After graduating, Morris played for six years in a band called City Limits, taking any gig they could get. After that, she played in a country band that went on two tours of Southeast Asia to entertain American troops. Government rules said that there had to be a woman in the band; that woman was Morris. During this time, she practiced constantly. She told Battiata, "I worked my butt off. I used to take the banjo to bed with me." She traveled often, going to bluegrass gatherings to learn from other musicians. At one festival, she told Battiata, another musician told her that no matter how good she was, she would never get into a good band, because the other musicians' wives would object to her presence. "And I just thought, 'Well, that wasn't very nice of him to say that.' And then: 'Well, I bet I can.'" In 1974 she became the first woman ever to win the prestigious National Banjo Championship, held in Winfield, Kansas.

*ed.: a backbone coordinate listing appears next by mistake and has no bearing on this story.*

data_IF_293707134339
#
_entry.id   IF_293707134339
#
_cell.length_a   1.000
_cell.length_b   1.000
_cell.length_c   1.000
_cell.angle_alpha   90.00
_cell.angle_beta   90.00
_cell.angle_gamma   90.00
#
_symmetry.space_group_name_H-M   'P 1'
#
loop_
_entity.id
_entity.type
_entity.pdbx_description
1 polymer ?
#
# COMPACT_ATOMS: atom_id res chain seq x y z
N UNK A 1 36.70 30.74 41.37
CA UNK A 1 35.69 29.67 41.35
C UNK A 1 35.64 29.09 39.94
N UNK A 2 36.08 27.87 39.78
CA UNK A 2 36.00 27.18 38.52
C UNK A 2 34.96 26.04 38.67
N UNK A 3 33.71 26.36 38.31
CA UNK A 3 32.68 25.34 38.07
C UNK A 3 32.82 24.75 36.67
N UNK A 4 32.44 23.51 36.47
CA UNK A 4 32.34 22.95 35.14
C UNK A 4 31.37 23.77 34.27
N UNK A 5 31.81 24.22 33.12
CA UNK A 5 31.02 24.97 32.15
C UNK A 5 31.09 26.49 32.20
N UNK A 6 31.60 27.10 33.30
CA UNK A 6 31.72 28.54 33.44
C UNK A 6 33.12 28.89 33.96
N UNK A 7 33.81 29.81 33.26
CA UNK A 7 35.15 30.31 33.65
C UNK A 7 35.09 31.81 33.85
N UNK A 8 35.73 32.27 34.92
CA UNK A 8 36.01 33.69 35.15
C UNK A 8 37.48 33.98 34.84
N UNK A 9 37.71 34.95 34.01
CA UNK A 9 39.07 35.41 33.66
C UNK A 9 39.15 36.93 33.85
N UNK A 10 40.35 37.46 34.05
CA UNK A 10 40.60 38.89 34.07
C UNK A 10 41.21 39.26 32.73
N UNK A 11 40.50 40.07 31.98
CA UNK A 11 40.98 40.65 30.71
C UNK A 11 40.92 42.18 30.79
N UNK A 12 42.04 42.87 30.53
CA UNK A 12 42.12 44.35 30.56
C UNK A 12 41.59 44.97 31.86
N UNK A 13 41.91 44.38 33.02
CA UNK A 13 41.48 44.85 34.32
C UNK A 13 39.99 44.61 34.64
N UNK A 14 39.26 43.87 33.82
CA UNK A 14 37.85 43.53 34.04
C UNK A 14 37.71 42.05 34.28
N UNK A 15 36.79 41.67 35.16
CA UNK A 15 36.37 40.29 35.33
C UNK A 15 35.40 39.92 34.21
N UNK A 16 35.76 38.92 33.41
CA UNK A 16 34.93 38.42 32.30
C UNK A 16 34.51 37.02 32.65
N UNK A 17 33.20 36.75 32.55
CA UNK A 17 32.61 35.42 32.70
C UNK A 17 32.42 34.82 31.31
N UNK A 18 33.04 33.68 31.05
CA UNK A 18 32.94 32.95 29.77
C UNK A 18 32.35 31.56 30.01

In 1982 Morris moved to Pennsylvania and joined a band called Whetstone Run, but the musician's prediction came true. Although the bandleader had invited her to join, the other members of the band didn't like having to share a motel room with a woman, and the band began to dissolve. Morris was dating her future husband, bluegrass musician Marshall Wilborn, at the time and they moved to Winchester, Virginia, so he could take a job he'd been offered by the Johnson Mountain Boys, a traditional and well-known band. Although northern Virginia was rife with bluegrass bands, Morris found that she couldn't even get auditions with the good ones because of her sex. She told Battiata, "I did not like it. Not one bit. I thought, 'Is this it? All this work at the music for nothing? To be denied because I'm a woman?'" Devastated, Morris worked for a temporary agency, drove a limousine, and considered her options.